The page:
Mostly Harmless Econometrics

Mostly Harmless Econometrics : An Empiricist's Companion

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The core methods in today's econometric toolkit are linear regression for statistical control, instrumental variables methods for the analysis of natural experiments, and differences-in-differences methods that exploit policy changes. In the modern experimentalist paradigm, these techniques address clear causal questions such as: Do smaller classes increase learning? Should wife batterers be arrested? How much does education raise wages? Mostly Harmless Econometrics shows how the basic tools of applied econometrics allow the data to speak. In addition to econometric essentials, Mostly Harmless Econometrics covers important new extensions--regression-discontinuity designs and quantile regression--as well as how to get standard errors right. Joshua Angrist and Jorn-Steffen Pischke explain why fancier econometric techniques are typically unnecessary and even dangerous. The applied econometric methods emphasized in this book are easy to use and relevant for many areas of contemporary social science. * An irreverent review of econometric essentials * A focus on tools that applied researchers use most * Chapters on regression-discontinuity designs, quantile regression, and standard errors * Many empirical examples * A clear and concise resource with wide applicationsshow more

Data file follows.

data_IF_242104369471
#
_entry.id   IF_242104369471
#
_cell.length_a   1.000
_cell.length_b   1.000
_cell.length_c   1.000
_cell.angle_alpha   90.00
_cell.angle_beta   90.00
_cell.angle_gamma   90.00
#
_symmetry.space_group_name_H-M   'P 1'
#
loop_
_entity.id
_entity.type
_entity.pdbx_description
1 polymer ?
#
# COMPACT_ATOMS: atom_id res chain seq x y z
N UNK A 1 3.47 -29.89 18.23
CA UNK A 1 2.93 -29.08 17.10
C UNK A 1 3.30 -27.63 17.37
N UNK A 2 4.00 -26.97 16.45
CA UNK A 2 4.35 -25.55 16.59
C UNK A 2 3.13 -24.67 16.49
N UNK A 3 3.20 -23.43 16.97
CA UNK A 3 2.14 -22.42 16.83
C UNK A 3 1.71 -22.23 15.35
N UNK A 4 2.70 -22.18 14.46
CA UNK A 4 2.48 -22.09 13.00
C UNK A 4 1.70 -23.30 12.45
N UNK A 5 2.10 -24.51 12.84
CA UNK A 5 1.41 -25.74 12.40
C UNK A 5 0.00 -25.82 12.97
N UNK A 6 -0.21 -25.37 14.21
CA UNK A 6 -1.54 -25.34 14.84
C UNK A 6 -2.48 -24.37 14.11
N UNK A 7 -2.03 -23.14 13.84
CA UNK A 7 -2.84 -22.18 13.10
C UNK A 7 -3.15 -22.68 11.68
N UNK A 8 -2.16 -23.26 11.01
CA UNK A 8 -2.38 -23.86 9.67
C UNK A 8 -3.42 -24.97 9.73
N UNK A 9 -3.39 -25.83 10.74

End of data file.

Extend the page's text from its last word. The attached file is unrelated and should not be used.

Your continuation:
Product details

  • Paperback | 392 pages
  • 139.7 x 213.36 x 27.94mm | 544.31g
  • Princeton University Press
  • New Jersey, United States
  • English
  • 8 halftones. 17 line illus. 26 tables.
  • 0691120358
  • 9780691120355
  • 82,134

Review quote

"A quirky and thought-provoking read for any budding econometrician... Insightful and refreshing."--James Davidson, Times Higher Education "I'd recommend it to the entire range of empirical economists, from those still in training to those who, like me, have only a hazy memory of statistical theory and stick to our tried and tested methods of estimation ... an excellent guide to how to do basic regression/IV/panel data estimation really well. In particular, it demonstrates through many examples how to bring about a happy marriage between one's underlying model and the data which might or might not confirm the researcher's hypotheses."--Diane Coyle, The Enlightened Economist Blog "The applied econometric methods emphasized in this book are easy to use and relevant for many areas of contemporary social sciences."--Pavel Stoynov, Zentralblatt MATH "[T]he matter covered in the book is surely of interest to most agricultural economists. Even if it is not a complete overview of existing econometric research methods, it certainly contains a good deal of hands on advice driven by years of experience."--European Review of Agricultural Economics "This book is an extremely thought-provoking contribution to the literature. It champions a different paradigm to that characterising most econometrics texts and does so with considerable (idiosyncratic) style and grace. Highly recommended!"--David Harris and Christopher L. Skeels, Economic Recordshow more

Back cover copy